Whitehorse Correctional Centre is now a akin to a northern version of the notorious Guantanamo prison, a correctional facility beyond the purview of society.
As of early January, those unlucky enough to be jailed there have been stripped of their Constitutional right to freedom of speech by a simple policy decision by a bureaucrat, Robert Riches, assistant deputy minister for community justice and public safety branch.
“We don’t have the resources to waste time on arranging interviews for inmates,” said Justice spokesman Dan Cable, talking about the new policy.
“We don’t restrict their free speech, but we don’t facilitate it either. We don’t have a mandate to do it, so we don’t do it anymore.
“They’re actually in the prison to serve a sentence, or they’ve been remanded into custody. They are not actually there for the purposes of doing an interview.”
There are plenty of reasons why Yukon Justice officials might want to restrict media access to the jail.
Over the years, media have reported on safety issues in the filthy, dilapidated facility, overcrowding, fire code violations, and abusive treatment of both male and female prisoners.
In one case, we covered the story of a woman who had remained jailed in the facility even though her charges had been dropped two years before.
Justice officials were always reluctant to grant access to the inmates. Officials did little to hide their contempt for the stories published after those meetings.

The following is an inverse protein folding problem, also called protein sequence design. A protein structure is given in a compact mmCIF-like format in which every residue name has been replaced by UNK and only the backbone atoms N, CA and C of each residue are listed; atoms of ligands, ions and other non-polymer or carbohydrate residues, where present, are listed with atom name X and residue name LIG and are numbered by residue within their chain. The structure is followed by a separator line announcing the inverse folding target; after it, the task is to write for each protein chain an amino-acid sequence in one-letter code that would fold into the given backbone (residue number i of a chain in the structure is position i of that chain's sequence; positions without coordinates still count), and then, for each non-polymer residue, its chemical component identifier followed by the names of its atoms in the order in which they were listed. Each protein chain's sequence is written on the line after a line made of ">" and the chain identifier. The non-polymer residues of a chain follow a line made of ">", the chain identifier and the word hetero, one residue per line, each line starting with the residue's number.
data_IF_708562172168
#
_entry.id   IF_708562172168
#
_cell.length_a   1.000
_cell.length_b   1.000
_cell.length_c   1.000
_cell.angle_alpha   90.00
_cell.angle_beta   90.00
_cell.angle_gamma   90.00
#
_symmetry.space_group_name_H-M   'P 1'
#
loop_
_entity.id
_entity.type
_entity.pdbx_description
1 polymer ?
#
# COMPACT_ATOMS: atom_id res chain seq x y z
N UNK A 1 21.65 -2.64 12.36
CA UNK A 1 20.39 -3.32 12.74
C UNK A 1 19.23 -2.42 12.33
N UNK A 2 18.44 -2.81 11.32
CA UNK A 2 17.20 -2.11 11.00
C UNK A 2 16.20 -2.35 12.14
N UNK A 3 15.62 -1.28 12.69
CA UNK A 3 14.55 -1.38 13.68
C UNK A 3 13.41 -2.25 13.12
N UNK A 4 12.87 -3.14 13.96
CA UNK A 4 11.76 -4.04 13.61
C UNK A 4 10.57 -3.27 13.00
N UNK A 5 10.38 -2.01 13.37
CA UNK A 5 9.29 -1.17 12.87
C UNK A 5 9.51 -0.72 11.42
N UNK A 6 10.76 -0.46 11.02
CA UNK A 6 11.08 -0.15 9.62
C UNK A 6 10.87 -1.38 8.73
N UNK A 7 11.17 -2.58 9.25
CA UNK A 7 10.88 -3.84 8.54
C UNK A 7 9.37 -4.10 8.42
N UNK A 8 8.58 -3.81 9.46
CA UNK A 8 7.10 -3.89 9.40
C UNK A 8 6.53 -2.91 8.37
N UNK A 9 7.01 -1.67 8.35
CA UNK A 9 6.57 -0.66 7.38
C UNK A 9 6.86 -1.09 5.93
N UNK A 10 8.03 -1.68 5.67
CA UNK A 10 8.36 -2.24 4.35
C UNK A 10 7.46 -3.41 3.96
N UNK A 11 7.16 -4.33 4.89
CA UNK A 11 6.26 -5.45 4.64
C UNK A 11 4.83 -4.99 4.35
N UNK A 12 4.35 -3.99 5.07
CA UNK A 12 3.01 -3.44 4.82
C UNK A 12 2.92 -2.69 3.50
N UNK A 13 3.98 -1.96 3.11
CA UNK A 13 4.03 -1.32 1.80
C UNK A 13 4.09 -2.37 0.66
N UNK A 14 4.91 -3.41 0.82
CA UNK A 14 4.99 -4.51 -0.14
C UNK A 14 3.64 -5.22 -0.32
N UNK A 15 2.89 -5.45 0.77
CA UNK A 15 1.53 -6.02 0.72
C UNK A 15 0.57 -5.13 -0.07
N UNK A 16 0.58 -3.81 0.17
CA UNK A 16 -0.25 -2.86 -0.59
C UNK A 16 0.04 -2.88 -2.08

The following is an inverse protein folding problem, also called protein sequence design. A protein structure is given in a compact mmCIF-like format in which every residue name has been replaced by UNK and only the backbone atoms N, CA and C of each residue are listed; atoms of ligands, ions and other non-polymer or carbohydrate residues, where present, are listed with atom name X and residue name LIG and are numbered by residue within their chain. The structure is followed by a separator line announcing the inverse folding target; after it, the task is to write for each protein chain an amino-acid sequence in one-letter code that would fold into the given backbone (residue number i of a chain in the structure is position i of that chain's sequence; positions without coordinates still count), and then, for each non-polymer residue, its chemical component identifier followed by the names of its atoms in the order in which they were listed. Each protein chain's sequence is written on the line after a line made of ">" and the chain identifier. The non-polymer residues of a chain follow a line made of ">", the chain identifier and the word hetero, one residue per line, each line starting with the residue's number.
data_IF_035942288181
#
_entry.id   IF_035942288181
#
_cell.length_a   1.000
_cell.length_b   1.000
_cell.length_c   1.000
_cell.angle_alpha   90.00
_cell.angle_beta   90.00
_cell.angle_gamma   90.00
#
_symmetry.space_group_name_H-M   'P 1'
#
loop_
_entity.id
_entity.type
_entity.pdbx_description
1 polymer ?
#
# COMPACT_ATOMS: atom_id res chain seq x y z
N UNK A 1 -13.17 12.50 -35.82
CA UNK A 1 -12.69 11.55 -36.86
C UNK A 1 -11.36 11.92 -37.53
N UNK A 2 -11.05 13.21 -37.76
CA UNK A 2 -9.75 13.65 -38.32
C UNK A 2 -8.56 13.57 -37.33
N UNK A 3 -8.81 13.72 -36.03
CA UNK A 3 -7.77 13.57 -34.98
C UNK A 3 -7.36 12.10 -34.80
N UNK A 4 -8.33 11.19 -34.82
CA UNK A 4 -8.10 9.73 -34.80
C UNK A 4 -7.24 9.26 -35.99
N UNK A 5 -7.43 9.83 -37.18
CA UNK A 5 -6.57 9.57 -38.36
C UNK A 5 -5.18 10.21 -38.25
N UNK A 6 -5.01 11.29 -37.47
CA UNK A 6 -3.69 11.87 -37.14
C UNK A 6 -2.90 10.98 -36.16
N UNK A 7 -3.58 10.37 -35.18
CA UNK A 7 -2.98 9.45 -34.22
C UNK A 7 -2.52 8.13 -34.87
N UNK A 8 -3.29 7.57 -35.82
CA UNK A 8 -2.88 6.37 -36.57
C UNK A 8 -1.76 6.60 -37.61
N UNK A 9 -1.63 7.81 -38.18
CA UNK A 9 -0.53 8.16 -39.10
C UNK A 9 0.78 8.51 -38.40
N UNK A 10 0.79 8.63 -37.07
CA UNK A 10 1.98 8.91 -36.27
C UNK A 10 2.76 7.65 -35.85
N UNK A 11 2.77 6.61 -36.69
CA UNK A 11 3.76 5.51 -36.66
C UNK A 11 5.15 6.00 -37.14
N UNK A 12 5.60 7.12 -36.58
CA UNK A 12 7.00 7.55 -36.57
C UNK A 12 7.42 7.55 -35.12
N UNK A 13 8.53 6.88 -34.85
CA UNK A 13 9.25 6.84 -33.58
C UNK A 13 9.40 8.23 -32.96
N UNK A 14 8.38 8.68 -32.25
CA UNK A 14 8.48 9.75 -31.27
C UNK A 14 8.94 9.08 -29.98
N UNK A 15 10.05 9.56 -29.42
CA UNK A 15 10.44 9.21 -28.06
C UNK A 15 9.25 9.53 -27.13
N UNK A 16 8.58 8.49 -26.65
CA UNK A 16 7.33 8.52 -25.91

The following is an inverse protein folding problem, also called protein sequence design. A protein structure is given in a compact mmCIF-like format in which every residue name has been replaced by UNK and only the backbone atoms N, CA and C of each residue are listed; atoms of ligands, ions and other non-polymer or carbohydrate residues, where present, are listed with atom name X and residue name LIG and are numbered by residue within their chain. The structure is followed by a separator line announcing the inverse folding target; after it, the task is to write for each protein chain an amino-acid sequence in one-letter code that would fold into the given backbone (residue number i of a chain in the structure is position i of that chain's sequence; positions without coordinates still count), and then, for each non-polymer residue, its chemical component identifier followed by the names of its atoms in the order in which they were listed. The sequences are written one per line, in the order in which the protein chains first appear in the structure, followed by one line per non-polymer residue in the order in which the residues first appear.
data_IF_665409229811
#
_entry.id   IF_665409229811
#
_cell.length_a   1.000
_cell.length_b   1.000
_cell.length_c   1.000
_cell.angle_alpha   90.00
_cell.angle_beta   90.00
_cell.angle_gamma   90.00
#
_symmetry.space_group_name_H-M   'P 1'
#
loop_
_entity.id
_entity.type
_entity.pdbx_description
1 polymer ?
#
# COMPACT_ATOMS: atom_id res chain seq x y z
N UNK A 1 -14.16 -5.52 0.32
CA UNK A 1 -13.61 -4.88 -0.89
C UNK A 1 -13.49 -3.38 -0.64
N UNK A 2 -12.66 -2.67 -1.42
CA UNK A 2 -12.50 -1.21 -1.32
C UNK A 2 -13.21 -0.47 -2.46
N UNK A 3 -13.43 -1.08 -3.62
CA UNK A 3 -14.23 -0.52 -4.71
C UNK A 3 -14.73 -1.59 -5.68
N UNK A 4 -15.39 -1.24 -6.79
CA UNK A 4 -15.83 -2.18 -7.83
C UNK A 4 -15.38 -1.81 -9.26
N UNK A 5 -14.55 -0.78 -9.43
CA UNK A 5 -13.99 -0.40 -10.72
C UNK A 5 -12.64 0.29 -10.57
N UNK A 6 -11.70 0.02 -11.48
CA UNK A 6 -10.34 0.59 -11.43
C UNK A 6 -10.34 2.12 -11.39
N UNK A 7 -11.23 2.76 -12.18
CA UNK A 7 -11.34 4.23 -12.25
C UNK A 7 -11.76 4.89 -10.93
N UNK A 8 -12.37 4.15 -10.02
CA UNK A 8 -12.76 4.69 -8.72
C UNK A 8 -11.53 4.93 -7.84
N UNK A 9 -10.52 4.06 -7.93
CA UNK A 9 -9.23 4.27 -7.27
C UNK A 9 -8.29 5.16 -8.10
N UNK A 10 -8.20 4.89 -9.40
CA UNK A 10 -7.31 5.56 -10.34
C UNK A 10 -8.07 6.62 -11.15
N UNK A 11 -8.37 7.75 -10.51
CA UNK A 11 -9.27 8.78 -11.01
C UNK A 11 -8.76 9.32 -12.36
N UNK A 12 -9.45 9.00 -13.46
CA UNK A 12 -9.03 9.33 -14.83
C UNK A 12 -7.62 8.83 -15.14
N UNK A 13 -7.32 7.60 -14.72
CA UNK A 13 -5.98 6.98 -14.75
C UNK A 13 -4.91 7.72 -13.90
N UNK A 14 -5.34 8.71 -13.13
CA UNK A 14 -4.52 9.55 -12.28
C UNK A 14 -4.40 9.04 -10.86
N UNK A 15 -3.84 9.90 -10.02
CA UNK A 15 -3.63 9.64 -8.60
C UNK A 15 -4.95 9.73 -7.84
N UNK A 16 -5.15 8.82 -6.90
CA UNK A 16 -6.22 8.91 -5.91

Now they’ve taken action to prevent them altogether.
“The difference between visitors and an interview with you, as a media reporter, is that visitors are usually deemed to be family, or people in their support network, of which you are not,” said Cable.
“You’re not for the purposes of rehabilitation, you’re for some other purpose.”
That purpose is actually laid out, plain as day, in Section 2(b) of the Constitution
It says, “Everyone has the following fundamental freedoms:
(b) freedom of thought, belief, opinion and expression, including freedom of the press and other media of communication.”
Despite Justice officials assertions to the contrary, that right extends to inmates. And also to reporters seeking access to inmates jailed in the Yukon prison.
There are plenty of good reasons why Charter rights are extended to all in society, including prisoners.
Allowing media access to prisoners in the care of the state prevents abuse of authority. It is the ultimate check on the system.
There is plenty of evidence the system needs such checks, especially in the Yukon.
Of course, there are cases where media access to a prisoner must be restricted – for example, a hotheaded gang leader might, through his remarks, incite a riot in the jail.
So, federal prisons sometimes restrict access to inmates. But officials must meticulously document the reasons for denying such visits, and the decision is subject to review – to prevent abuse.
However, the default is to restrict a prisoners’ rights as little as possible. That includes access to media.
In the Yukon, that is no longer the case.
The Whitehorse jail is starting to resemble Gitmo. Without the ocean view.
Local Justice officials have simply stripped prisoners and reporters of their Charter rights. Through a departmental policy enacted by a single bureaucrat.
Yes, that really is as stupid as it sounds.
And it calls into question the competency of the territory’s senior Justice officials.
They should withdraw the policy immediately.
Because it won’t withstand a challenge.
And, if officials don’t act, it will be challenged.